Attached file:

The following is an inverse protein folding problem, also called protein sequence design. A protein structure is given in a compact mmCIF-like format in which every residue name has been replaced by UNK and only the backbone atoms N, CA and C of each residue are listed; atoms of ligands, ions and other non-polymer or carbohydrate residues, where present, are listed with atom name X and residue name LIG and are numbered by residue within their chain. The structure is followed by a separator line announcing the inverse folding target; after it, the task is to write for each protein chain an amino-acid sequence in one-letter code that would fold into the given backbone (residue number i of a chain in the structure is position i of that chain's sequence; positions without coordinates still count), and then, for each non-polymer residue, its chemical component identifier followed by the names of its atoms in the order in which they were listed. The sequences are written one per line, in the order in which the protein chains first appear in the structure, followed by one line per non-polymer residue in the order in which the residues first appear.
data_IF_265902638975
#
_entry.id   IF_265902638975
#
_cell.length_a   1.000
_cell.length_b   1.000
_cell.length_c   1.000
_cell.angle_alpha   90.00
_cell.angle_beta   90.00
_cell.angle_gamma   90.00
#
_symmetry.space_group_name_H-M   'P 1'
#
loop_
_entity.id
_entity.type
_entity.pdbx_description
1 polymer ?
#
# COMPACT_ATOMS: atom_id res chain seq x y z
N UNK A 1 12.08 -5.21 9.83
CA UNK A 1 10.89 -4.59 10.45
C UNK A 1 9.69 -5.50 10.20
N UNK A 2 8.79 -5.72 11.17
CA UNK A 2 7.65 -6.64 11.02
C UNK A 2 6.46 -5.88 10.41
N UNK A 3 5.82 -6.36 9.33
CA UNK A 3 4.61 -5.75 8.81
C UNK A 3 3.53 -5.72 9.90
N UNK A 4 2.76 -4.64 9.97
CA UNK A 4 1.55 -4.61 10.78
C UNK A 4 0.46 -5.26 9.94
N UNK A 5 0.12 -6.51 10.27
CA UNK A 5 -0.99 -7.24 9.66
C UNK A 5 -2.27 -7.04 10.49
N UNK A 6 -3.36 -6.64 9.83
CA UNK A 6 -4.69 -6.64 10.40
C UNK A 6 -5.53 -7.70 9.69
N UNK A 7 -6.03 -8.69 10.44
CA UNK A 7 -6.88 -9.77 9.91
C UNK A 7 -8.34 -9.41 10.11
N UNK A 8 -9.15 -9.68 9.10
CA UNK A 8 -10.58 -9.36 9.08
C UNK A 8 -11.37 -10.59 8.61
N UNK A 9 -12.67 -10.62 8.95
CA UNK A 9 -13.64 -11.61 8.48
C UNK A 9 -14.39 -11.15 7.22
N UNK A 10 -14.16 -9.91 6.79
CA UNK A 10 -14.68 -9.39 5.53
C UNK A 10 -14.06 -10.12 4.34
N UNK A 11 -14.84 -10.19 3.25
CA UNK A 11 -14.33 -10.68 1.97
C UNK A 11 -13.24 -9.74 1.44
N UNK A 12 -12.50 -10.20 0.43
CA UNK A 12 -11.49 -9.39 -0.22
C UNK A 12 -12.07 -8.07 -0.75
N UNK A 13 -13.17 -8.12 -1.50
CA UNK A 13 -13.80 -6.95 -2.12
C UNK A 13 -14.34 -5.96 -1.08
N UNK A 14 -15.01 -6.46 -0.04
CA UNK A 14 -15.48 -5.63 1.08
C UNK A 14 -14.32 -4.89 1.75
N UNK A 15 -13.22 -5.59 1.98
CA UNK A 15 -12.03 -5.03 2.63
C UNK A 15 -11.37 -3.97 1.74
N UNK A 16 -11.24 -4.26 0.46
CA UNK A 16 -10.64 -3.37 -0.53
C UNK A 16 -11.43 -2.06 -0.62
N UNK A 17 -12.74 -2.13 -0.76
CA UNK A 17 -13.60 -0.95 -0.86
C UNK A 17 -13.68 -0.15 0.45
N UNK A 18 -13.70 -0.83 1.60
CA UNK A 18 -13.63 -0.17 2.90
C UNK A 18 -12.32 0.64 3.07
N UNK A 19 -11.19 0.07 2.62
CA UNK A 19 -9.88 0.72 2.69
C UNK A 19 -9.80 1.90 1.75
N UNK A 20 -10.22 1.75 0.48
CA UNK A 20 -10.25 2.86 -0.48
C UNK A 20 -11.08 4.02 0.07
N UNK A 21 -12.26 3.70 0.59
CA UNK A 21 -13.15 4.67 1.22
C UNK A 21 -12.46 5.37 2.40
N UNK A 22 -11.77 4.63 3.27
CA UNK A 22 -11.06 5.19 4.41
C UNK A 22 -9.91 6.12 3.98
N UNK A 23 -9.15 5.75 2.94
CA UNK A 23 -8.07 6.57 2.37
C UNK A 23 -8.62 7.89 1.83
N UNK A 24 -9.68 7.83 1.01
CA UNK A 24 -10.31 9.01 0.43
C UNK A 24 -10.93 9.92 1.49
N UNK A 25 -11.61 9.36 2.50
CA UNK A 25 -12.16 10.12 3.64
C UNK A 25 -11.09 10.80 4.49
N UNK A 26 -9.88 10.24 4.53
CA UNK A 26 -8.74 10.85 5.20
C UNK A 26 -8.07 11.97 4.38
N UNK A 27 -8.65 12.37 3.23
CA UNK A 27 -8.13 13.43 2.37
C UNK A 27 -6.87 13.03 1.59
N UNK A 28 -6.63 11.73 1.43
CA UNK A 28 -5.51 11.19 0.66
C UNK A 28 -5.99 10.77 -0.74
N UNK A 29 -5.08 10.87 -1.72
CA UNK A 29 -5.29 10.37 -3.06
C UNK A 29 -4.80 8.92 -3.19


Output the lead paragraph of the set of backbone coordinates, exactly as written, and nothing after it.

The following is an inverse protein folding problem, also called protein sequence design. A protein structure is given in a compact mmCIF-like format in which every residue name has been replaced by UNK and only the backbone atoms N, CA and C of each residue are listed; atoms of ligands, ions and other non-polymer or carbohydrate residues, where present, are listed with atom name X and residue name LIG and are numbered by residue within their chain. The structure is followed by a separator line announcing the inverse folding target; after it, the task is to write for each protein chain an amino-acid sequence in one-letter code that would fold into the given backbone (residue number i of a chain in the structure is position i of that chain's sequence; positions without coordinates still count), and then, for each non-polymer residue, its chemical component identifier followed by the names of its atoms in the order in which they were listed. The sequences are written one per line, in the order in which the protein chains first appear in the structure, followed by one line per non-polymer residue in the order in which the residues first appear.